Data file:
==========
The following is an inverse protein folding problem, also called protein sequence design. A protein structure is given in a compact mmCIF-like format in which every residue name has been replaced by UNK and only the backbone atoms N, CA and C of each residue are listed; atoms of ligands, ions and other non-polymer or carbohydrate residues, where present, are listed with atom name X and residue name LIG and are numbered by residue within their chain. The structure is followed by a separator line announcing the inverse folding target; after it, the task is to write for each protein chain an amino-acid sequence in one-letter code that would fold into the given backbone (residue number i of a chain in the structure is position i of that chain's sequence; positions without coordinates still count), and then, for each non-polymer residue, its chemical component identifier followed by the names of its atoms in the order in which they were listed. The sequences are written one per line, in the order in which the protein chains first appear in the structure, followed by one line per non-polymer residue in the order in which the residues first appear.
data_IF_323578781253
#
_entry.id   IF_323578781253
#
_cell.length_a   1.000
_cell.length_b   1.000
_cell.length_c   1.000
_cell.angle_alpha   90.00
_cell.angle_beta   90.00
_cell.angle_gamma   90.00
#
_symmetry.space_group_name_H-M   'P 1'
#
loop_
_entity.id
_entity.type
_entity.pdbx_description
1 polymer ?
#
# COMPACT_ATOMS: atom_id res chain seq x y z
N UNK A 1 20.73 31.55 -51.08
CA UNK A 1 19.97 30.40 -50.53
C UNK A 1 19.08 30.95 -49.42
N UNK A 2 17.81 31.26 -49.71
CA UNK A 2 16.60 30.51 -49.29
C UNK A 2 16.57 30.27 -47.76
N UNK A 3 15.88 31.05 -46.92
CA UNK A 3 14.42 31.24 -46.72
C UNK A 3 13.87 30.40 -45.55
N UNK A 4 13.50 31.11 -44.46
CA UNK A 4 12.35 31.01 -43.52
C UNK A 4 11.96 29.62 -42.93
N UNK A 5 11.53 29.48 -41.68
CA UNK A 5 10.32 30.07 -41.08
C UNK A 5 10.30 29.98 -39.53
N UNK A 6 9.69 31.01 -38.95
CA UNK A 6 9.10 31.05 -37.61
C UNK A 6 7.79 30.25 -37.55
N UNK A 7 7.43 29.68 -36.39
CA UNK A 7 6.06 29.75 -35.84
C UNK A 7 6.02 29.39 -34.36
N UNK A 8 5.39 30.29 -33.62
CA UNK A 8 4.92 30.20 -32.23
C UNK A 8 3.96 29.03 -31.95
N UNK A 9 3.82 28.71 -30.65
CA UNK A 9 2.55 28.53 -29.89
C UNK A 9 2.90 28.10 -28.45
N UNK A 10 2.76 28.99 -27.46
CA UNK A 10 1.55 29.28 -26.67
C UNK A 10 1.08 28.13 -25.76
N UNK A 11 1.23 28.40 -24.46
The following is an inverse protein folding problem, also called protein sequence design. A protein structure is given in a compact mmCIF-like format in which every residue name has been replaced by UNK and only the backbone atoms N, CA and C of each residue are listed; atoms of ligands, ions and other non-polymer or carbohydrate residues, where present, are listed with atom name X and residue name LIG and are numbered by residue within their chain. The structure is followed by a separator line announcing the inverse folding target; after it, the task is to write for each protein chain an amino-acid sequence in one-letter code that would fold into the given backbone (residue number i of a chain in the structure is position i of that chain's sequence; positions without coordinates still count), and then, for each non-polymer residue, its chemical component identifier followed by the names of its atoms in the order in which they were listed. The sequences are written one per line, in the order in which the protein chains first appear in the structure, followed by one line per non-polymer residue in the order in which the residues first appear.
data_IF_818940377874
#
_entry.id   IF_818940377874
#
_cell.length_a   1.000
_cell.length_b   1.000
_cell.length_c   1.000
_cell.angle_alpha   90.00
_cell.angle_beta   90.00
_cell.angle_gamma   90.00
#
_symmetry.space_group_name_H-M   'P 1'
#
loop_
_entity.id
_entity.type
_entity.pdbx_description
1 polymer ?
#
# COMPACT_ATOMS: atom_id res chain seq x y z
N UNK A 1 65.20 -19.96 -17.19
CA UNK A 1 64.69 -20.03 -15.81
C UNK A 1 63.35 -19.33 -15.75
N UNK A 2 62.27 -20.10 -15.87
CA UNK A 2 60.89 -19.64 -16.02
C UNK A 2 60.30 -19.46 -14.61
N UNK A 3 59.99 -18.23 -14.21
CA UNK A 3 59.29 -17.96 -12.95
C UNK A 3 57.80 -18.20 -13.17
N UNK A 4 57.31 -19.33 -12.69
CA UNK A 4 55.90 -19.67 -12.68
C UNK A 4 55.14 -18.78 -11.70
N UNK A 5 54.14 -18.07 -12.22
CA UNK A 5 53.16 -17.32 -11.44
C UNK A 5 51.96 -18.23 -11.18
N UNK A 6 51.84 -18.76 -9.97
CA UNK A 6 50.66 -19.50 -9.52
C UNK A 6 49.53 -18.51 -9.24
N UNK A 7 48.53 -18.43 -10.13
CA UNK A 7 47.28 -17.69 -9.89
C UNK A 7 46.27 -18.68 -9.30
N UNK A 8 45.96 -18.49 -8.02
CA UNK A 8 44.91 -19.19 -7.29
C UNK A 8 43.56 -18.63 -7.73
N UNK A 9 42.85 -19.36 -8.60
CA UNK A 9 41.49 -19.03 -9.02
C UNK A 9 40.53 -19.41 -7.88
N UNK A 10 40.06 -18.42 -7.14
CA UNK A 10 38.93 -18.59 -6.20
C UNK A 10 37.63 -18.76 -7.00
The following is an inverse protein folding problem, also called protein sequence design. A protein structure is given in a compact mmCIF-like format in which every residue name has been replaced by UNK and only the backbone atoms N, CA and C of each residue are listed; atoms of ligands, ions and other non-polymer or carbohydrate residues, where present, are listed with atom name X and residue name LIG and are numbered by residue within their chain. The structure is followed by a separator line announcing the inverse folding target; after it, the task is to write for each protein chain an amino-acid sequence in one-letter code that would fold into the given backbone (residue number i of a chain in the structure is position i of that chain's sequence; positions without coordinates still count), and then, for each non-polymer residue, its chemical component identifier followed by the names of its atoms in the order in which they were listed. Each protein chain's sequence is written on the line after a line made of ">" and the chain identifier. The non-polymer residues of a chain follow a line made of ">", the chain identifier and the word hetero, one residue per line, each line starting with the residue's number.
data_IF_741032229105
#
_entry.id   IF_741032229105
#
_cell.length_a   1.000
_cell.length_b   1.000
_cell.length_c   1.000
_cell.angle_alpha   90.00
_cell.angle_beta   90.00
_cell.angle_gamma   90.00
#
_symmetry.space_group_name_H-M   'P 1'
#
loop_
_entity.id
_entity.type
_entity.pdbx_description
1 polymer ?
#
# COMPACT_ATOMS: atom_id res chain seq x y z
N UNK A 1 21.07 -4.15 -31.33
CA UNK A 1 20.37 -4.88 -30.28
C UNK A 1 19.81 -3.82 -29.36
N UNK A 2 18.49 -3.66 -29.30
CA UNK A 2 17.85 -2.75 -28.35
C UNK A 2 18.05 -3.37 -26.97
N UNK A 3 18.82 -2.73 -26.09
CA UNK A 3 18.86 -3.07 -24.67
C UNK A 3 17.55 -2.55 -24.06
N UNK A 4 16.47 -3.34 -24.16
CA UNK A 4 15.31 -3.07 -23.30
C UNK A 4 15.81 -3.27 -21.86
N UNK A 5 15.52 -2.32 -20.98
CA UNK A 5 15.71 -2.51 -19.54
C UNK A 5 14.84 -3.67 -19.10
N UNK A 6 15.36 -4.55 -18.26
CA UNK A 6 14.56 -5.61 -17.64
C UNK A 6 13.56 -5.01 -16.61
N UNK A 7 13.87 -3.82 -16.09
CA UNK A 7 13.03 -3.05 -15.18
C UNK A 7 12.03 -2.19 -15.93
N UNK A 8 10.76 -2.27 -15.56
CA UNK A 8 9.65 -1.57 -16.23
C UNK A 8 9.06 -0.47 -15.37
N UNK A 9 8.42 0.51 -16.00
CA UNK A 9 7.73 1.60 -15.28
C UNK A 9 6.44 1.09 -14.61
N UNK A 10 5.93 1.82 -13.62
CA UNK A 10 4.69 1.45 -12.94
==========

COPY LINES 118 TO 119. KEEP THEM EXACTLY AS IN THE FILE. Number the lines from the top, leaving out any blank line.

loop_
_entity.id